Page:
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Etiology of Cutaneous Methicillin-Resistant Staphylococcus aureus Infections Among Collegiate Athletes At Nicholls State University

1 August 2004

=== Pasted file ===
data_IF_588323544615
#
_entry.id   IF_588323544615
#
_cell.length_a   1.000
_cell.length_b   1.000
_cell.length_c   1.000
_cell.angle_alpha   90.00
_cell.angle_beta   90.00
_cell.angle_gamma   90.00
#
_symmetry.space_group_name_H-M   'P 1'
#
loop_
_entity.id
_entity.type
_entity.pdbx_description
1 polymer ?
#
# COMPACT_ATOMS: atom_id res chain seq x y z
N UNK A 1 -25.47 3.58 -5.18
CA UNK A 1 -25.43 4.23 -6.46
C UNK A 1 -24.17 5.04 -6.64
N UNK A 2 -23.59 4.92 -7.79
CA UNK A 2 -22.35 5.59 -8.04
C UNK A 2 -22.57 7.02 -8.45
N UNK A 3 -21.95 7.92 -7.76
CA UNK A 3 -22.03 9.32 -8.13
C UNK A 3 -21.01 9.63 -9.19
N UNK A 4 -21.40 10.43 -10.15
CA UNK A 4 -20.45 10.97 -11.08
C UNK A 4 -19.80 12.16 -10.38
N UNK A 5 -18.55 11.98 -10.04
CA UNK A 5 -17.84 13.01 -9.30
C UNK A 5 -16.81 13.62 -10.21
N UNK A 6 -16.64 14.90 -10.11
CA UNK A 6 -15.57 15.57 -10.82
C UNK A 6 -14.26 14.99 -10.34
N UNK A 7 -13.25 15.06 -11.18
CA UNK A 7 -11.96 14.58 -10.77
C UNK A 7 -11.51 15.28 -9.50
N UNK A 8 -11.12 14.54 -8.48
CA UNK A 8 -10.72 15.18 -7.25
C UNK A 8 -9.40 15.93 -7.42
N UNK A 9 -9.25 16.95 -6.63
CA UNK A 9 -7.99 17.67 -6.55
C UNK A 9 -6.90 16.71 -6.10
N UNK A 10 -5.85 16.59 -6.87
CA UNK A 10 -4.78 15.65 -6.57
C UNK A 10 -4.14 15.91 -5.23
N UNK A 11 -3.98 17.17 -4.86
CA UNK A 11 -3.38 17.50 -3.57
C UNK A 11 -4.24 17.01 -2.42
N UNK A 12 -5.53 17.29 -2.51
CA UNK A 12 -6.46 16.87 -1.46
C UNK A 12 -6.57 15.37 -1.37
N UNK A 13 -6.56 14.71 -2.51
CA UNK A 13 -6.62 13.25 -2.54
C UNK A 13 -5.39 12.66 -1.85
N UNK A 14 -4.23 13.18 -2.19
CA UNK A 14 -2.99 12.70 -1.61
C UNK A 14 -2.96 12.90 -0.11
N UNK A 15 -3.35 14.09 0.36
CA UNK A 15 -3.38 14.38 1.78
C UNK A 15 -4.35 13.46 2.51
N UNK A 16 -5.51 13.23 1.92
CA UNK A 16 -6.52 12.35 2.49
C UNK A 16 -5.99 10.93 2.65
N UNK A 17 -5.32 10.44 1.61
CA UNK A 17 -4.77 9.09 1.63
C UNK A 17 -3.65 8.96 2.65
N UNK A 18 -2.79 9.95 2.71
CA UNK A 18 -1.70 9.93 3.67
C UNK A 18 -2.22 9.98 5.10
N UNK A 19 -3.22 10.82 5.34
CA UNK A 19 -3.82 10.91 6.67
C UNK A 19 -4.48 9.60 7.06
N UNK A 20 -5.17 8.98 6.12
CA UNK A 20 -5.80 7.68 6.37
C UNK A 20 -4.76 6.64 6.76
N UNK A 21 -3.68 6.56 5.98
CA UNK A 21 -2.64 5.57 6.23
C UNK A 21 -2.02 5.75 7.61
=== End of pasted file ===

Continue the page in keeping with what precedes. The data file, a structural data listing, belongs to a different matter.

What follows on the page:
Objective: The prevalence of community-acquired methicillin-resistant staphylococcus aureus (CA-MRSA) has increased worldwide the past two decades. CA-MRSA has particularly become more prevalent among athletic teams. Currently, there is limited data available regarding what is causing the rise in CA-MRSA infection rates. Recently, there was a surge of cutaneous CAMRSA infections among 30 athletes at Nicholls State University. This study analyzed the relationship between exposures and the development of infection. The goal of this study was to identify the etiology of cutaneous CA-MRSA among athletes at Nicholls State University. The data collected from this research adds to the currently available knowledge helping to determine what prevention methods are necessary and effective in stopping the spread of infection. Methods: exploratory research with a focus on epidemiology, retrospective survey Results: Twenty-four of the subjects (80%) completed the survey. 71% of those infected with cutaneous CA-MRSA were football players. A majority of the infections (66%) occurred in the fall (October-November '03). No universal exposure was identified. 60% reported that they had an area of broken skin on the part of their body where they later developed infection. 79% of cases were recognized and treated within 5 days of the onset of symptoms. 87.5% of patients were treated with oral antibiotics. 16.6% of patients were hospitalized for treatment. Conclusion: The exact etiology of the outbreak of cutaneous CA-MRSA among athletes at Nicholls State University was not identified. A number of potential causes were evaluated and noted. Prevention measures were assessed and recommendations for improvement were made.


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